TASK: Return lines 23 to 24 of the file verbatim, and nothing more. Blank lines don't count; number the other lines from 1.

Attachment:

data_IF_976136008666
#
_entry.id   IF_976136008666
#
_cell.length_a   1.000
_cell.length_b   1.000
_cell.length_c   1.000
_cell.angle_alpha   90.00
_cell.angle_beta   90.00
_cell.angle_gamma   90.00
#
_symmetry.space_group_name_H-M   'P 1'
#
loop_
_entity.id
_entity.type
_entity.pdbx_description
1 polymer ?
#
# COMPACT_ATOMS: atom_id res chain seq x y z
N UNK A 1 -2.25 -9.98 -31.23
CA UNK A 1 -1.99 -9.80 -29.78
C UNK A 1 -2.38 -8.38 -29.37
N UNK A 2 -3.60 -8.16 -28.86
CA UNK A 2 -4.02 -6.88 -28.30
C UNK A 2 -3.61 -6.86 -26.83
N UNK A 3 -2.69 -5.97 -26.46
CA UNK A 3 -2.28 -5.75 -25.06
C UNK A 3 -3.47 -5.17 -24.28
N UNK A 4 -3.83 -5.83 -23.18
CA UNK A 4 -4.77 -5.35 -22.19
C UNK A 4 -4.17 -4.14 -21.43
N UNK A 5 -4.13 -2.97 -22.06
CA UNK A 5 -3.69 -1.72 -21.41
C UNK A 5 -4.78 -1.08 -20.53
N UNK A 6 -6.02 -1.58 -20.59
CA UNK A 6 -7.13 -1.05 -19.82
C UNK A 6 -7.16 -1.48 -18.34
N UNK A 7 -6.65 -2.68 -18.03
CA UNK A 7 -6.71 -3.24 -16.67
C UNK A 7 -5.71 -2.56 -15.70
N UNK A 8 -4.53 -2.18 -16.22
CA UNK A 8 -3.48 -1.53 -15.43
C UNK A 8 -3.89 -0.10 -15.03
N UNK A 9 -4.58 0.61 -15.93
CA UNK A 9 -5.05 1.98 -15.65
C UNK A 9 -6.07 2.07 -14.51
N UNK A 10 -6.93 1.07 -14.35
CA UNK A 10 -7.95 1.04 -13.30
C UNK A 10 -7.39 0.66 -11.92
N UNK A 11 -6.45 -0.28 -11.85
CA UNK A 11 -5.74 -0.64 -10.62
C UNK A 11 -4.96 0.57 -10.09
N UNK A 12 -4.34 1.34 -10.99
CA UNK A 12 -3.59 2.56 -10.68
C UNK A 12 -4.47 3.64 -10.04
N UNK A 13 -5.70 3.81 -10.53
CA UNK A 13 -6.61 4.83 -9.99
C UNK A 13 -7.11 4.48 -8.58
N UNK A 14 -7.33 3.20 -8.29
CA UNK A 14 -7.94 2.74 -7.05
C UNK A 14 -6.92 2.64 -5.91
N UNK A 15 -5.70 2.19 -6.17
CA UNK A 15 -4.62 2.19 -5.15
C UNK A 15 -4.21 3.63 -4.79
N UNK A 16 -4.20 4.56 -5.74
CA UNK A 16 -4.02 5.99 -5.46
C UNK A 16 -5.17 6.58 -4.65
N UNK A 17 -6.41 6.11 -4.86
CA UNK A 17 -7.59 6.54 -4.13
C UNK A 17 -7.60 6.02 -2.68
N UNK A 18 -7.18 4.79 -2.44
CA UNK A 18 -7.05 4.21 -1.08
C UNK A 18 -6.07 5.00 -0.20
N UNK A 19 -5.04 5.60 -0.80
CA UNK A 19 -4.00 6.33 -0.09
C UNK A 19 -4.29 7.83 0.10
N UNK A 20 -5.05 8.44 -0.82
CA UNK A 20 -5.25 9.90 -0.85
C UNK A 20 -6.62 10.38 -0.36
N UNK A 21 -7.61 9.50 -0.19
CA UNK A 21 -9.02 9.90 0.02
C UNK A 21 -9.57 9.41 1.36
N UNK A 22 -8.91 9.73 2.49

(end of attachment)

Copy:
C UNK A 1 -2.38 -8.38 -29.37
N UNK A 2 -3.60 -8.16 -28.86